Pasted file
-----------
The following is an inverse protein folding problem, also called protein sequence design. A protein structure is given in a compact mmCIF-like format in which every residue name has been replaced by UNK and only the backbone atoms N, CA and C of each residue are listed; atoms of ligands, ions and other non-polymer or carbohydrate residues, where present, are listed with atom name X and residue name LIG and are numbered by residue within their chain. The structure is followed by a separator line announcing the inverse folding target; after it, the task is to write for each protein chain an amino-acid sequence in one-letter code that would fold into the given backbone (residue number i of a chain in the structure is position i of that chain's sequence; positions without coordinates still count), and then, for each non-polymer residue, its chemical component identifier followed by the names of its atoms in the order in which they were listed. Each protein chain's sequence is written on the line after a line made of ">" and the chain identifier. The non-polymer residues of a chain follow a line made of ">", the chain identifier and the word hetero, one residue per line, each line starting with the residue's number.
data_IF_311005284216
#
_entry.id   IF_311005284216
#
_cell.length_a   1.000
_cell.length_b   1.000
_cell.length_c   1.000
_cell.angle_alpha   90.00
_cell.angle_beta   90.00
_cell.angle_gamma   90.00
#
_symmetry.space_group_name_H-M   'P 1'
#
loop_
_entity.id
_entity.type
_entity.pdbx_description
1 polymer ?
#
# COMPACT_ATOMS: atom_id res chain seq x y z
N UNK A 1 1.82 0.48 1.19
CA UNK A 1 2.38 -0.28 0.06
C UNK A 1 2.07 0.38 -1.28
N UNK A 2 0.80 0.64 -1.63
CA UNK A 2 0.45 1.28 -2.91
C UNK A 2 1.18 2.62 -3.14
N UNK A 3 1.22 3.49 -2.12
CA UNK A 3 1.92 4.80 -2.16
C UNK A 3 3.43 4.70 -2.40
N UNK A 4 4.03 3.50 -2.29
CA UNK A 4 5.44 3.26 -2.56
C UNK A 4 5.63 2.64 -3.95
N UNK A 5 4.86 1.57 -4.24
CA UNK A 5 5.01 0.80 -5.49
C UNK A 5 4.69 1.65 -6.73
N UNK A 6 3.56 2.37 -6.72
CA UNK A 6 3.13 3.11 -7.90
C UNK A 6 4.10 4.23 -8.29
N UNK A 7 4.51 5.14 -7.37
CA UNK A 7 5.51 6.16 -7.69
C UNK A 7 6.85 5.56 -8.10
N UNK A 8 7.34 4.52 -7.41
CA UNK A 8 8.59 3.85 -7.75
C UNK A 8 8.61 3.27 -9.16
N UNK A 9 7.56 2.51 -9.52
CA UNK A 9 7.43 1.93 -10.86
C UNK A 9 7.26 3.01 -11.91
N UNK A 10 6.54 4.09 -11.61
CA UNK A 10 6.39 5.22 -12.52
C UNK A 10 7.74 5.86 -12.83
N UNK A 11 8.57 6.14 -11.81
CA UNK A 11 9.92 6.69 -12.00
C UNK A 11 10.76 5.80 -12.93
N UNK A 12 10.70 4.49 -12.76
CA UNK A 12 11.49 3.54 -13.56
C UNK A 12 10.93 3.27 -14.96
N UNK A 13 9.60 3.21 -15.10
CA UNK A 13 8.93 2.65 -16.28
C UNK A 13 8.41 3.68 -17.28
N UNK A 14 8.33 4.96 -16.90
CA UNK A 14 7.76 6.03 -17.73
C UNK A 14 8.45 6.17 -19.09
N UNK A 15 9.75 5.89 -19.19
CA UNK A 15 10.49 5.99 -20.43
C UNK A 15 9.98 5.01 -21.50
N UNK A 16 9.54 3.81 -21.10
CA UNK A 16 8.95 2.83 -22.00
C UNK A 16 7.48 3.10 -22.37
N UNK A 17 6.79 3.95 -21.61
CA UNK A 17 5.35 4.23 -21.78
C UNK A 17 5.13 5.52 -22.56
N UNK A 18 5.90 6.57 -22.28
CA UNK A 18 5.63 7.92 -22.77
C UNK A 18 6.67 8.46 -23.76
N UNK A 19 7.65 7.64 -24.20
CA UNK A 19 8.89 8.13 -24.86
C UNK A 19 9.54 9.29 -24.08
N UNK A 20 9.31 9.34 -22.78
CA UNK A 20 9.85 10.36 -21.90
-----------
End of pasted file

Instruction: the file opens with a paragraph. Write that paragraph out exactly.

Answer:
The following is an inverse protein folding problem, also called protein sequence design. A protein structure is given in a compact mmCIF-like format in which every residue name has been replaced by UNK and only the backbone atoms N, CA and C of each residue are listed; atoms of ligands, ions and other non-polymer or carbohydrate residues, where present, are listed with atom name X and residue name LIG and are numbered by residue within their chain. The structure is followed by a separator line announcing the inverse folding target; after it, the task is to write for each protein chain an amino-acid sequence in one-letter code that would fold into the given backbone (residue number i of a chain in the structure is position i of that chain's sequence; positions without coordinates still count), and then, for each non-polymer residue, its chemical component identifier followed by the names of its atoms in the order in which they were listed. Each protein chain's sequence is written on the line after a line made of ">" and the chain identifier. The non-polymer residues of a chain follow a line made of ">", the chain identifier and the word hetero, one residue per line, each line starting with the residue's number.